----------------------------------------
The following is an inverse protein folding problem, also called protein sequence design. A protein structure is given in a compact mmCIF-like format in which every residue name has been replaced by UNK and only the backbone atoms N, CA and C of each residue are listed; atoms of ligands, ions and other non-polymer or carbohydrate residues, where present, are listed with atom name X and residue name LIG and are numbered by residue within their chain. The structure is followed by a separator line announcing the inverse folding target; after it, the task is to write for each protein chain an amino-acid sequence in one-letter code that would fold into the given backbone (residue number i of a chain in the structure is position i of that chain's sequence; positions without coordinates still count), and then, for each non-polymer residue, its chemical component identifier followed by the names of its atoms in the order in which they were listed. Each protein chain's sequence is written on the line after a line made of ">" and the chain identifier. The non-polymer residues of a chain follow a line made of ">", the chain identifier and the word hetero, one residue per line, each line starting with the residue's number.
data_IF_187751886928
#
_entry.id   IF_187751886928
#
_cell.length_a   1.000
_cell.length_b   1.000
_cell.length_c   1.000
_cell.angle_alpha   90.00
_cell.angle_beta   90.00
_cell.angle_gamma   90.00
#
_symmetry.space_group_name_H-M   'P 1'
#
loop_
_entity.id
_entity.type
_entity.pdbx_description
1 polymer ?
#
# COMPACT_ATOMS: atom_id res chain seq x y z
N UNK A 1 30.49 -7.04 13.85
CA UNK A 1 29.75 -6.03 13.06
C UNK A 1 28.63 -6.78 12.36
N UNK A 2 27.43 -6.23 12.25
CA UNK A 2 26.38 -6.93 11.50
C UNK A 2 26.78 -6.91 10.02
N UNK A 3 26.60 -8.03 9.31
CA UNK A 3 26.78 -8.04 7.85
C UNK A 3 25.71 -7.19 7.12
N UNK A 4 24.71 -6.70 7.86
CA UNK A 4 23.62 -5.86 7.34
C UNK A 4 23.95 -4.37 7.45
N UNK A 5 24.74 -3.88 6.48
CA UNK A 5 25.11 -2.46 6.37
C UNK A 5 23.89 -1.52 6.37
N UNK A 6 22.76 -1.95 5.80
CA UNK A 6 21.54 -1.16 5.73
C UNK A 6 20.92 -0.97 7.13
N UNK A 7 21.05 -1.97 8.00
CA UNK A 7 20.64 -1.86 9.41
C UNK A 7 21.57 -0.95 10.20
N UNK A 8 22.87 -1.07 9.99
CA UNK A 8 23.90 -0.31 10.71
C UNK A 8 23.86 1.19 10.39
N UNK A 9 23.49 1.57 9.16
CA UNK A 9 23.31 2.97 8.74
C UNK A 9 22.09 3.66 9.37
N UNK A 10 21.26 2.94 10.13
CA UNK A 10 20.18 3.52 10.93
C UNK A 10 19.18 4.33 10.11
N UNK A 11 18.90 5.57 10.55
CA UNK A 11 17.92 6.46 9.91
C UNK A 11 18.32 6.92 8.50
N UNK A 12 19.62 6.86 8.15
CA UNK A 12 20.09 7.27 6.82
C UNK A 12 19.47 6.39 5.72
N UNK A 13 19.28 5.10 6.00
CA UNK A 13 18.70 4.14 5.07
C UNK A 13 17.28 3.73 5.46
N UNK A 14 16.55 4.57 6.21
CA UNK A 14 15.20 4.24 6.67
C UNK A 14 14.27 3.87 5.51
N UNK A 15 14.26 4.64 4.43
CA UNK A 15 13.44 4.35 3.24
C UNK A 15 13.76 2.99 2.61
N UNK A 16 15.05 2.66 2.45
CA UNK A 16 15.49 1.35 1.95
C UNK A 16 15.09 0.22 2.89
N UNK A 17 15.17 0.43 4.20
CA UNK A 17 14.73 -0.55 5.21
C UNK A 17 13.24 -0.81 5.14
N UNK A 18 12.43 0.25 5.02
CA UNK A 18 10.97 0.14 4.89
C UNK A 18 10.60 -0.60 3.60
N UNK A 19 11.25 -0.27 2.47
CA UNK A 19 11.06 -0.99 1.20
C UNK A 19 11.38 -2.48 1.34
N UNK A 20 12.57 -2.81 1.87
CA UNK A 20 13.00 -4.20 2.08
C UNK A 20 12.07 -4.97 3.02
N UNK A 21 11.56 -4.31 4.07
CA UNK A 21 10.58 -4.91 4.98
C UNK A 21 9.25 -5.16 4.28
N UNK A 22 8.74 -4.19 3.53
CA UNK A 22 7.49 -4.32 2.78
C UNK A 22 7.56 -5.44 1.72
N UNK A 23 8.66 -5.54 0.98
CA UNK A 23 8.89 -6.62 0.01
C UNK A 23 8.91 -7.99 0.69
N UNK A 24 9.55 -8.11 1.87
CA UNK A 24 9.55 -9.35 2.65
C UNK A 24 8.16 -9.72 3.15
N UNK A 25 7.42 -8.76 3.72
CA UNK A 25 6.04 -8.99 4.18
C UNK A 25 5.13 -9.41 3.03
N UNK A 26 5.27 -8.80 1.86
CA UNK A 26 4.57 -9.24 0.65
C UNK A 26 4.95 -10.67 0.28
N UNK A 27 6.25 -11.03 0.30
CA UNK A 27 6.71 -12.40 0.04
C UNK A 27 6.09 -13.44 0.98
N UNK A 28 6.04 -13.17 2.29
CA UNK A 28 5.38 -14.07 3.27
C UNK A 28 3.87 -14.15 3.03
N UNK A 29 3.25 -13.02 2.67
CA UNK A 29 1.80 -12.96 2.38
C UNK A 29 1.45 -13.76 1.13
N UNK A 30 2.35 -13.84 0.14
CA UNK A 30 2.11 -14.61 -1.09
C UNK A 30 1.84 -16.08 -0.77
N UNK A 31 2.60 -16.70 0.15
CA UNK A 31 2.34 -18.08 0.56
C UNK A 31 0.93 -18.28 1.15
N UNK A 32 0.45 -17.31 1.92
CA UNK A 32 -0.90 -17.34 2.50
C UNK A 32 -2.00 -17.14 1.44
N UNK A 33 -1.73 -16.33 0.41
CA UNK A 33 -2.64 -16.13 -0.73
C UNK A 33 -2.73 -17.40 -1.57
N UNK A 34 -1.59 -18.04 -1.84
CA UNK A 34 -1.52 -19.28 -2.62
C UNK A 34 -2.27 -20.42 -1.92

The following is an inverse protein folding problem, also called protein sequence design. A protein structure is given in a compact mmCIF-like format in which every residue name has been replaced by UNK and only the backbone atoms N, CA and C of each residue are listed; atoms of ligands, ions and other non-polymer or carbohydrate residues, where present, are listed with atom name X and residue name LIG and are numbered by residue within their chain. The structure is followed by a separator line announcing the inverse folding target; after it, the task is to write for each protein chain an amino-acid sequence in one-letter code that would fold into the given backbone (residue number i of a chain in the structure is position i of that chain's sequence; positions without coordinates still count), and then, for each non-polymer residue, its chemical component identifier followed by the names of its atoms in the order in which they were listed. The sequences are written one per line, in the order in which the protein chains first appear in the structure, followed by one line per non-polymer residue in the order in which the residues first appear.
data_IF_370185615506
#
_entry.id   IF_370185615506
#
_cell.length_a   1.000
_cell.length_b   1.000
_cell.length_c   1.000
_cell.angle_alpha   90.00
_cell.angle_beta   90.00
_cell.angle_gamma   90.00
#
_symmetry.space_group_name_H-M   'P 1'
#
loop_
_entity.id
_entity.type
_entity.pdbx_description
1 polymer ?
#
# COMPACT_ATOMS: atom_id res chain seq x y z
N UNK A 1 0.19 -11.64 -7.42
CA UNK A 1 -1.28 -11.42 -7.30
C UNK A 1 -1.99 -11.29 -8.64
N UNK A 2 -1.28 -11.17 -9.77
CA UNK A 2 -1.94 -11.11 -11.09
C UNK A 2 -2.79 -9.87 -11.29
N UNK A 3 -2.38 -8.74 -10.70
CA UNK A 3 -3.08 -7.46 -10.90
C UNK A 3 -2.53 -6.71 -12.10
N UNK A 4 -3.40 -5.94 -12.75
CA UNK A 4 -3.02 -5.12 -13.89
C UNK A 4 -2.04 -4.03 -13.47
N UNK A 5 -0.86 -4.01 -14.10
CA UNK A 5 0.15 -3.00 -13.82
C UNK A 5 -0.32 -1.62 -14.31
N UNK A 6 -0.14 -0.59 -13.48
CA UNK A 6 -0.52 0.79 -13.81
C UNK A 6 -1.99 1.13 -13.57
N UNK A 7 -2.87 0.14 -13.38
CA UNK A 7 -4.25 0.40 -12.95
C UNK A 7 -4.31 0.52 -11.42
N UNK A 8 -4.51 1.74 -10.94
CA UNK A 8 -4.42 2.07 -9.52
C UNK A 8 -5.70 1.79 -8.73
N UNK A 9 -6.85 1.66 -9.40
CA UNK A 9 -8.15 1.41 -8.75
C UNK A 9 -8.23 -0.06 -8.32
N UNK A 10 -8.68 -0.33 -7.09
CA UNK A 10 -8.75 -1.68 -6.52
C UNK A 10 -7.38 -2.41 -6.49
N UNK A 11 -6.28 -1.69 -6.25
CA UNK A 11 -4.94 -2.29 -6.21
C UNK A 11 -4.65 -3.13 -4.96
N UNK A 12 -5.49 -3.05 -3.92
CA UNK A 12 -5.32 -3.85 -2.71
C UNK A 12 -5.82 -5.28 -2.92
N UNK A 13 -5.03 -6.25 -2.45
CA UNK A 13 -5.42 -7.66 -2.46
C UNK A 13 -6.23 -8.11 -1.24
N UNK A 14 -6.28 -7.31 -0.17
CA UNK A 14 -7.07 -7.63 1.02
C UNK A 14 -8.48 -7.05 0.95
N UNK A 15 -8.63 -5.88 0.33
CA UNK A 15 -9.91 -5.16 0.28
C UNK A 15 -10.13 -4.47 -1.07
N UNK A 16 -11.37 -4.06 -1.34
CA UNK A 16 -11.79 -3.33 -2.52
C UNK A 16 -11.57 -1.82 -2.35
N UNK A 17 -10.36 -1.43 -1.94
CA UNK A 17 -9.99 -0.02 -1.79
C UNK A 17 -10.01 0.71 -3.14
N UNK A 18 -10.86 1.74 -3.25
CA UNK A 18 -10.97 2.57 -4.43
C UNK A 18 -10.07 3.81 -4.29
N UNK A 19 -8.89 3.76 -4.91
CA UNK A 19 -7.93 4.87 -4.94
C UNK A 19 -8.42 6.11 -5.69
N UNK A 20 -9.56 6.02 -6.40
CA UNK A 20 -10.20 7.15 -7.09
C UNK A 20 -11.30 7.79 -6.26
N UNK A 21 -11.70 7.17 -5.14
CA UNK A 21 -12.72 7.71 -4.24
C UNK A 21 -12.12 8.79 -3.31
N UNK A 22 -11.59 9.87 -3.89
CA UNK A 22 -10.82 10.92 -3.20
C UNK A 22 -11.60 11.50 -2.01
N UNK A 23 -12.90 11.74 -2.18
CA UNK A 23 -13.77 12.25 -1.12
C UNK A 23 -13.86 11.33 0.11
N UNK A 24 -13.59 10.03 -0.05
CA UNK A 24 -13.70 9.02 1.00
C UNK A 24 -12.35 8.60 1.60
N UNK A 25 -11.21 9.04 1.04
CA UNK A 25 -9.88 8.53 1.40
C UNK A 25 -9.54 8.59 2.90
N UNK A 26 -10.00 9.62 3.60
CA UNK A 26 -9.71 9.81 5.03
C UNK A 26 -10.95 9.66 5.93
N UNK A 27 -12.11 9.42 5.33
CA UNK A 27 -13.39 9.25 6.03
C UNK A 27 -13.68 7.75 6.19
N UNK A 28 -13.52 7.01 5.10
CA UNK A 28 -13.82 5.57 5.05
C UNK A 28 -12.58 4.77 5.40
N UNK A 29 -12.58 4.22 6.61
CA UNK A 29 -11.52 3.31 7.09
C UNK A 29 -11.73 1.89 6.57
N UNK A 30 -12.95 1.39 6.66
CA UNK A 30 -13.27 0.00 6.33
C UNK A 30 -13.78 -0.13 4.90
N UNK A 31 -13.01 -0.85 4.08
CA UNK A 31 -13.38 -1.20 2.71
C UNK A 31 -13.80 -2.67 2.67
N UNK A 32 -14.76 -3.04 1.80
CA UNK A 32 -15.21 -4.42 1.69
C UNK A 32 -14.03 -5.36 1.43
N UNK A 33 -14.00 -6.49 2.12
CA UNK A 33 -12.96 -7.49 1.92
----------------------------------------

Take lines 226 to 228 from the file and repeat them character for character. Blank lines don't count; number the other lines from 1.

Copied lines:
N UNK A 28 -13.52 7.01 5.10
CA UNK A 28 -13.82 5.57 5.05
C UNK A 28 -12.58 4.77 5.40